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Web Geek's Guide to Google Chrome: The Omnibox (Plus Some)

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Chrome is very different from any other browser available today. The Omnibox is one of the most useful and most interesting differences from an interface standpoint.
This chapter is from the book

This chapter is from the book

IN THIS CHAPTER

  • If It Is Everything, You Should Use It for Everything
  • And Then There Are Page Controls
  • More Customization and Controls

When Chrome first became available, it was heralded as being “different.” And indeed, it is different. As you’ve already seen, Chrome was designed from the ground up to be something more than other web browsers. But is there more than just what’s under the hood?

Of course there is. You’ve already seen how the interface is different in some ways, for example, keeping your most accessed websites a single click away. But there’s more. Remember in Chapter 3, “Getting Started with Google Chrome,” when we talked about the Omnibox? Well, let’s take a closer look at that little piece of programming ingenuity.

If It Is Everything, You Should Use It for Everything

In other web browsers, you find an address bar that runs across the top of the browser. You can type any web address there, and the browser loads that website. Chrome has that same address bar, but it has some additional functionality.

The Usual Address Bar Duties

In Chrome, the address bar is called the Omnibox. And in addition to its “usual” duties, the Omnibox doubles as a search box (for the Google search engine by default, of course). It even performs much like the Google search engine interface you’re accustomed to by suggesting search terms, as shown in Figure 4.1.

Figure 4.1

Figure 4.1 The Omnibox finds a site for you if you’re having difficulties.

Instead of entering a website address, you can enter search criteria, and Chrome displays the search engine results for that particular item. For example, if you want to find the Washington Post online and really have no idea what on earth the website could possibly be, just type “Washington Post” in the Omnibox, and it points you in the right direction.

Now, if Google isn’t your preferred search engine, you’re not stuck using it. To search using a different search engine just begin typing the name of that search engine into the Omnibox. As soon as it recognizes search functionality on a site, a Tab icon appears in the Omnibox as shown in Figure 4.2. That means to access that search engine, just press the Tab key. A command opens in the Omnibox for a search of that search engine. Just enter your search phrase and press Enter. The search is performed in your preferred search engine, and the results are returned in Chrome.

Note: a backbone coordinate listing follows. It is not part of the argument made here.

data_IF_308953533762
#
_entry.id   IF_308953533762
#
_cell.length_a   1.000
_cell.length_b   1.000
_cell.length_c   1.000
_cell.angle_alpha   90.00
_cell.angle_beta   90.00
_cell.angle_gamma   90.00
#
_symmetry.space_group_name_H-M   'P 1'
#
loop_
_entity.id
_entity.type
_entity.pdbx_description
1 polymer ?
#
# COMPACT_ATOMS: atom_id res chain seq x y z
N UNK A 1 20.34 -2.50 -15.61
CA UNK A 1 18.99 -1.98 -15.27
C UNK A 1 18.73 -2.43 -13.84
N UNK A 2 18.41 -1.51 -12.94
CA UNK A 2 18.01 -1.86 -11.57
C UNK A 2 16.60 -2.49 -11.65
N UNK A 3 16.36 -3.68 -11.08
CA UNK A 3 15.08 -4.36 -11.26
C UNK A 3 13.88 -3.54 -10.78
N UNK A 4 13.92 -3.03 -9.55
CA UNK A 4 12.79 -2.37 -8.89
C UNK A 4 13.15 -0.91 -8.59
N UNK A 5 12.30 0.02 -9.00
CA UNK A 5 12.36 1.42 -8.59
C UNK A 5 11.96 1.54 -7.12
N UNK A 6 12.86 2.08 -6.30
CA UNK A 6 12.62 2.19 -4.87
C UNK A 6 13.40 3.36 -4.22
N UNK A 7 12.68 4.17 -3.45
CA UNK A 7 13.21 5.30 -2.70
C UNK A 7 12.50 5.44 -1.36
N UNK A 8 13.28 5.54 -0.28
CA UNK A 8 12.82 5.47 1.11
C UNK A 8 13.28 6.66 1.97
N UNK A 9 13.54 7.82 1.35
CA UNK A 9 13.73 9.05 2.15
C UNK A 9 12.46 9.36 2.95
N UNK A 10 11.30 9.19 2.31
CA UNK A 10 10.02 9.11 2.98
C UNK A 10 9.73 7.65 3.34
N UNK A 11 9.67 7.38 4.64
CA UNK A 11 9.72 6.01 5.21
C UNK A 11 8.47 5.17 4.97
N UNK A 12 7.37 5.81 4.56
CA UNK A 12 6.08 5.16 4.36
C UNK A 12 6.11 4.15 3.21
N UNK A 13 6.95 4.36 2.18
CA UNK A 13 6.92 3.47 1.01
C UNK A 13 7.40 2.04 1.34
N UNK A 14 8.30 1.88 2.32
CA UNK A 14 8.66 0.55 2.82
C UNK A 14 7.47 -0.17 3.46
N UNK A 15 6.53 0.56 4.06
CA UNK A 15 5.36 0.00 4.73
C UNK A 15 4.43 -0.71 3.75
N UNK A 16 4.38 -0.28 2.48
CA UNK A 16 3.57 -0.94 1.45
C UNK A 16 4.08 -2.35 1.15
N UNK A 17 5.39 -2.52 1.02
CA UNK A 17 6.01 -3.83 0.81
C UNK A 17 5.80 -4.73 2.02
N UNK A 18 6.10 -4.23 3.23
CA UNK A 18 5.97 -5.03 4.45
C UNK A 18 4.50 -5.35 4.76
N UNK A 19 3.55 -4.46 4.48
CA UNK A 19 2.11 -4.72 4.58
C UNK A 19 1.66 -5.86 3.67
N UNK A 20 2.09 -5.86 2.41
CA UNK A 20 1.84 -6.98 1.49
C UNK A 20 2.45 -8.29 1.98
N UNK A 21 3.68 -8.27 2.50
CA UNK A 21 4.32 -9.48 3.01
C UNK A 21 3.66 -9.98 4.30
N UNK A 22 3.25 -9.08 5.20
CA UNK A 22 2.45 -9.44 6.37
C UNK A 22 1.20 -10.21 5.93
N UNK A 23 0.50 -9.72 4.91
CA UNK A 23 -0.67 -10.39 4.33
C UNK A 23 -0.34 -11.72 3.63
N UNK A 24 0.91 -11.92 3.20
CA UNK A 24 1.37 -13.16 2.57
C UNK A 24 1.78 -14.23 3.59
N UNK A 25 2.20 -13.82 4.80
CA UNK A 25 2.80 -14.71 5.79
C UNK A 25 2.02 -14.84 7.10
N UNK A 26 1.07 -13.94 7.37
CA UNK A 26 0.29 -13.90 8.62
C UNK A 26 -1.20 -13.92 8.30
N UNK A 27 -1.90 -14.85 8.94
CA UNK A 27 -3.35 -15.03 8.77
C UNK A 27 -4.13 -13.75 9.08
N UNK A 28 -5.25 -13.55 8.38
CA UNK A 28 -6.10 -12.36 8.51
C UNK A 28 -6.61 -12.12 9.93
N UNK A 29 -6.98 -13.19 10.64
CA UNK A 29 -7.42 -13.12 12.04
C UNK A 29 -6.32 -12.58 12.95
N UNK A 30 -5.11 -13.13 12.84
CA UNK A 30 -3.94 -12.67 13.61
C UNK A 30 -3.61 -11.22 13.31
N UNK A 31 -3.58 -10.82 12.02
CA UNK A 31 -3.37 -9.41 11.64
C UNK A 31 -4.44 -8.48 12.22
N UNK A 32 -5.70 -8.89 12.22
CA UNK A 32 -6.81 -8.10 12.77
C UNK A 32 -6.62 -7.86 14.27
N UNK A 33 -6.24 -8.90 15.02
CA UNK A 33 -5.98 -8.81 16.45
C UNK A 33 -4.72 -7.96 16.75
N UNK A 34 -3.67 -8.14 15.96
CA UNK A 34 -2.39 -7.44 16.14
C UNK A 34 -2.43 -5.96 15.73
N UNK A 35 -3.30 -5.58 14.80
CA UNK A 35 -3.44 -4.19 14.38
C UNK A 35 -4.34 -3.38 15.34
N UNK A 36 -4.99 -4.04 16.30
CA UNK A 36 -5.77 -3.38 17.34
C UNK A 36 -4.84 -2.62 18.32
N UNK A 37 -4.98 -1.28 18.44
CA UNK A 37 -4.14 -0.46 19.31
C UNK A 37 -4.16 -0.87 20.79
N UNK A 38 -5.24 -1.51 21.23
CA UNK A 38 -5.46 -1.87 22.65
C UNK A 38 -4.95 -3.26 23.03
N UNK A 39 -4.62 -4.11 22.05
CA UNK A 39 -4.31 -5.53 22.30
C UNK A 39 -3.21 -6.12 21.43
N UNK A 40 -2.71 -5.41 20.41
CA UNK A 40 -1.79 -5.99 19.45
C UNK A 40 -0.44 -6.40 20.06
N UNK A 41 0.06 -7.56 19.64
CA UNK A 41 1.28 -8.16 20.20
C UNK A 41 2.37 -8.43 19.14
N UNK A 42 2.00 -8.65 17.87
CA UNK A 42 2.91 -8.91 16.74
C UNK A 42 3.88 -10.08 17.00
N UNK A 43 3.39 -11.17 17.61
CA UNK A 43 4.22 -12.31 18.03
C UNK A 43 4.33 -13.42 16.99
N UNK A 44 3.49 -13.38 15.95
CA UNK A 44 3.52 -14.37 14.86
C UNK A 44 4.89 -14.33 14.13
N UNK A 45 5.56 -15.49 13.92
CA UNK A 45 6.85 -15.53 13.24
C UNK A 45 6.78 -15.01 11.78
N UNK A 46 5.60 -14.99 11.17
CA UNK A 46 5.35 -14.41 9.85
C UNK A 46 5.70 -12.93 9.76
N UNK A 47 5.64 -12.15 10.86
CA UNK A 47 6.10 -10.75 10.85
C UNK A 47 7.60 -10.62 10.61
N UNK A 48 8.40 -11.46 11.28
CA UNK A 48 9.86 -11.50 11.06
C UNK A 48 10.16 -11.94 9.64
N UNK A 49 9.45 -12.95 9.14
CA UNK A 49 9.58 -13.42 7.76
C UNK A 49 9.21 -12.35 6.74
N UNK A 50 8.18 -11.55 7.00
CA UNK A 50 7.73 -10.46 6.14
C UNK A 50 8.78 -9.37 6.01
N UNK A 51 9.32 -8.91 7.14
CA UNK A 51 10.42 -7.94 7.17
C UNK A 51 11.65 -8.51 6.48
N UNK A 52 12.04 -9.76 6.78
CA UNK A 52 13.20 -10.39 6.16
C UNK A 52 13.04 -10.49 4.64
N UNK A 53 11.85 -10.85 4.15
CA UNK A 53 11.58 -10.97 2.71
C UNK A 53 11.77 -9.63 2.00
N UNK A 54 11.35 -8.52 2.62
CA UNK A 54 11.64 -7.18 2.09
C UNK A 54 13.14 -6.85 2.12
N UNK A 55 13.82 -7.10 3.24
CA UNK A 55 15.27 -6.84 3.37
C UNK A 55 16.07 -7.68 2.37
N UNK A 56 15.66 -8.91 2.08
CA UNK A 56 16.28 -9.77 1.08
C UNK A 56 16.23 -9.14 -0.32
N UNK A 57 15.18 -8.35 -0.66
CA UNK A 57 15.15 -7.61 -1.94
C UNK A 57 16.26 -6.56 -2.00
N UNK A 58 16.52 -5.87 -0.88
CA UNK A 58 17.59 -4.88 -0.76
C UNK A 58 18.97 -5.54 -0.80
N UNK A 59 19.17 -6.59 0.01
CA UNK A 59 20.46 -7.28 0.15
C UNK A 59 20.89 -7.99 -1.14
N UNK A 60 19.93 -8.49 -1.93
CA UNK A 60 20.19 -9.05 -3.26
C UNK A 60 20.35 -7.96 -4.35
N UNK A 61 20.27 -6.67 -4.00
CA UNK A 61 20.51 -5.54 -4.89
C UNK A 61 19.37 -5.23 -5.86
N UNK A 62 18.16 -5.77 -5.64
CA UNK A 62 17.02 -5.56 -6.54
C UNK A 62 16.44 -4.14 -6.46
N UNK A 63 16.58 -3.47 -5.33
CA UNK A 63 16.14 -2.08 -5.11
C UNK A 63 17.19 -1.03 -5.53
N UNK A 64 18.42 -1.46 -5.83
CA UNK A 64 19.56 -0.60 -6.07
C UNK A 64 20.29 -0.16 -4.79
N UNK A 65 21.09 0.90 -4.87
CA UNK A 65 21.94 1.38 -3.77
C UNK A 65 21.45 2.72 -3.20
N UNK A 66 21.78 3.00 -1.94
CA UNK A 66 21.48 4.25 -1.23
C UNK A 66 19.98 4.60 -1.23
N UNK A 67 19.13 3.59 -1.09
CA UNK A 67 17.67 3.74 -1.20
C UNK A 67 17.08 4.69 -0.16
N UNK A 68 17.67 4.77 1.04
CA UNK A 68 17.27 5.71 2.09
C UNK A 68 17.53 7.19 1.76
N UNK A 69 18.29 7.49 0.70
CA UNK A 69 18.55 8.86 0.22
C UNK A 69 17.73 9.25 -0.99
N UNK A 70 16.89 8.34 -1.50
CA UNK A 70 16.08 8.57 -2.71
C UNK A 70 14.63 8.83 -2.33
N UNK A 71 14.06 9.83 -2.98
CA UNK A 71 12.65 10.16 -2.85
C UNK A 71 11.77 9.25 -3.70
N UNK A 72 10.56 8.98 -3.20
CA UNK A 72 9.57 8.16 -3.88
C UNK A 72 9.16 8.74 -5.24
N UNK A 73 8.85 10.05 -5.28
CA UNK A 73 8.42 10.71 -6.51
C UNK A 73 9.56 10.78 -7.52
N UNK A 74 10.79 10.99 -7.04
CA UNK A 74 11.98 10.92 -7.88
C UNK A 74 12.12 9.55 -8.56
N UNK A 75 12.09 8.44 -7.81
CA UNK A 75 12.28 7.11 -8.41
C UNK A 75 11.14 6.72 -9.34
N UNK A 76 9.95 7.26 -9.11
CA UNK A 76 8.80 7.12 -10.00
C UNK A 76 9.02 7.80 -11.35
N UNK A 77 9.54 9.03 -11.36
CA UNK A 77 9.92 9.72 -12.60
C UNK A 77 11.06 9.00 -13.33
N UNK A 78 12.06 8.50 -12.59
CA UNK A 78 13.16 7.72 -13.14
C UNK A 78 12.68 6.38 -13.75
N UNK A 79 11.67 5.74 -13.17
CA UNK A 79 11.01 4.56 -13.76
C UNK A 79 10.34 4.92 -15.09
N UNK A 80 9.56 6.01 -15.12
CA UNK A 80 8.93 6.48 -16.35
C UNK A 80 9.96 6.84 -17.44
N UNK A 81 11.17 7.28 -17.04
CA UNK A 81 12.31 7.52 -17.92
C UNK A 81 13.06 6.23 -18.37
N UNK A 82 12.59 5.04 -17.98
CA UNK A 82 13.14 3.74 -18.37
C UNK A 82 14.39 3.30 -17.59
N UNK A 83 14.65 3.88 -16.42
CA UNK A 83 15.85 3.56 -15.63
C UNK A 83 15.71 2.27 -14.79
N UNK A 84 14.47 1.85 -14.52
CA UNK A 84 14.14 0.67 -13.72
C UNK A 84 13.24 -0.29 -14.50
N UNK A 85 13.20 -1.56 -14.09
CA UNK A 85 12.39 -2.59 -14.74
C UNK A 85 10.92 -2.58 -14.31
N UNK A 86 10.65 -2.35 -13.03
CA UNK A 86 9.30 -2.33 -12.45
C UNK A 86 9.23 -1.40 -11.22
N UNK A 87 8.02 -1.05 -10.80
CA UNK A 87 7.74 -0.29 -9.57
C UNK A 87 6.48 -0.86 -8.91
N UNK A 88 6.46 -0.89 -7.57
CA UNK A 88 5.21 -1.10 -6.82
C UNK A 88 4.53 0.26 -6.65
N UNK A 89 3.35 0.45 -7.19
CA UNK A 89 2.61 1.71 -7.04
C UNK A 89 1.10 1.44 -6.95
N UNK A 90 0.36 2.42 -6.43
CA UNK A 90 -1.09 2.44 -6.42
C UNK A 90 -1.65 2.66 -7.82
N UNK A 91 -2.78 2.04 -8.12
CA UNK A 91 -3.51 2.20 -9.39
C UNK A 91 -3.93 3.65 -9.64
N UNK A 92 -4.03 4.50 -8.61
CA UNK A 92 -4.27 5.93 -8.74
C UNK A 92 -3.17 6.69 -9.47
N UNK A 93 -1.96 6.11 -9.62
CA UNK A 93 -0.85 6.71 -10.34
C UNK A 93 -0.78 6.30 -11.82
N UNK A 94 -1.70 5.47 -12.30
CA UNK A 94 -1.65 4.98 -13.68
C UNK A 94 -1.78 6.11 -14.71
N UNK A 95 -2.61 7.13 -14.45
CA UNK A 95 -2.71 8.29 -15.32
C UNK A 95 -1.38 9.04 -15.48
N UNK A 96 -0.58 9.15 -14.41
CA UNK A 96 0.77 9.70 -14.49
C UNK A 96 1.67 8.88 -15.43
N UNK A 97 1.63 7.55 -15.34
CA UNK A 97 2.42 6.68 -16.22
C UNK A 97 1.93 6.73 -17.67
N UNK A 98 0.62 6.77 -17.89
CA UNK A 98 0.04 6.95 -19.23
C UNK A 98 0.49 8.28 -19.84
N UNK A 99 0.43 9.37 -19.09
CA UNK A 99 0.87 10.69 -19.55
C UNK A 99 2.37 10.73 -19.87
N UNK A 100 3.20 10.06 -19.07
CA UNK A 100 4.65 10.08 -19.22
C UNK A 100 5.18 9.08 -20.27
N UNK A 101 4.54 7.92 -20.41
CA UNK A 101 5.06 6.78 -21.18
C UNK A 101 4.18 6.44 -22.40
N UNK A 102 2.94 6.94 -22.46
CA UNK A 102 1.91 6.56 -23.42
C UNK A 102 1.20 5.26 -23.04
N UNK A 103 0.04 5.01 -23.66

Figure 4.2

Figure 4.2 A Tab icon appears in the Omnibox when a website has search capabilities.

Security Indicators

Improved search functionality is not where the power of the Omnibox ends, however. It’s also a tool to help you know that you’re surfing on safe websites. For example, if you enter a website that is secured using SSL security, you’ll notice that the “https” that indicates a secure website appears in green. If there’s a problem with the security, you’ll see the “https” in red with a slash through it, as shown in Figure 4.3.

Figure 4.3

Figure 4.3 Chrome’s Omnibox alerts you when secure websites are not performing properly.

Because it might be easy for you to miss the shading of the https portion of the web address for the site that you’re visiting, Google also includes an icon at the far right side of the Omnibox to alert you to the status of the web page. A lock icon indicates that security is in place and active for the site. The color of the Omnibox also changes to a yellow-gold if security is in place. If there’s a problem with the site’s security, a caution icon appears in that spot and the Omnibox maintains a white background color.

A Few Other Functions

Another neat feature of the Omnibox is its capability to remember web addresses. This is especially handy if you want to move to a favorite site without opening a new tab to click one of your top nine sites. As you begin typing a web address for a site that you access regularly, the site address will auto-fill.

You don’t even have to type in the “www” part of the address. Just type the first few letters of what follows the “www,” and as soon as the address is highlighted in the auto-fill you can press Enter on your keyboard to load the website.

Chrome loads web pages with lightning speed, and sometimes that makes it hard to stop a page from loading. But if you find yourself in a situation where you want to stop a page before it loads completely, you have that option. While a page is loading, the arrow on the right end of the Omnibox turns to an X. Just click the X to stop the page from loading. You can always restart (or refresh) the page by clicking the Refresh button, shown in Figure 4.4.

Figure 4.4

Figure 4.4 Control how your web page loads using the buttons on either end of the Omnibox.

When you first start using Chrome, the Omnibox is going to feel a little strange. It will take a few uses for you to become accustomed to the way the Omnibox works, and it might even take a little longer than that for you to change your habits to take full advantage of it.

Once you are used to it and use all the features of the Omnibox, however, you’ll find that going back to some other browser is just...uncomfortable.

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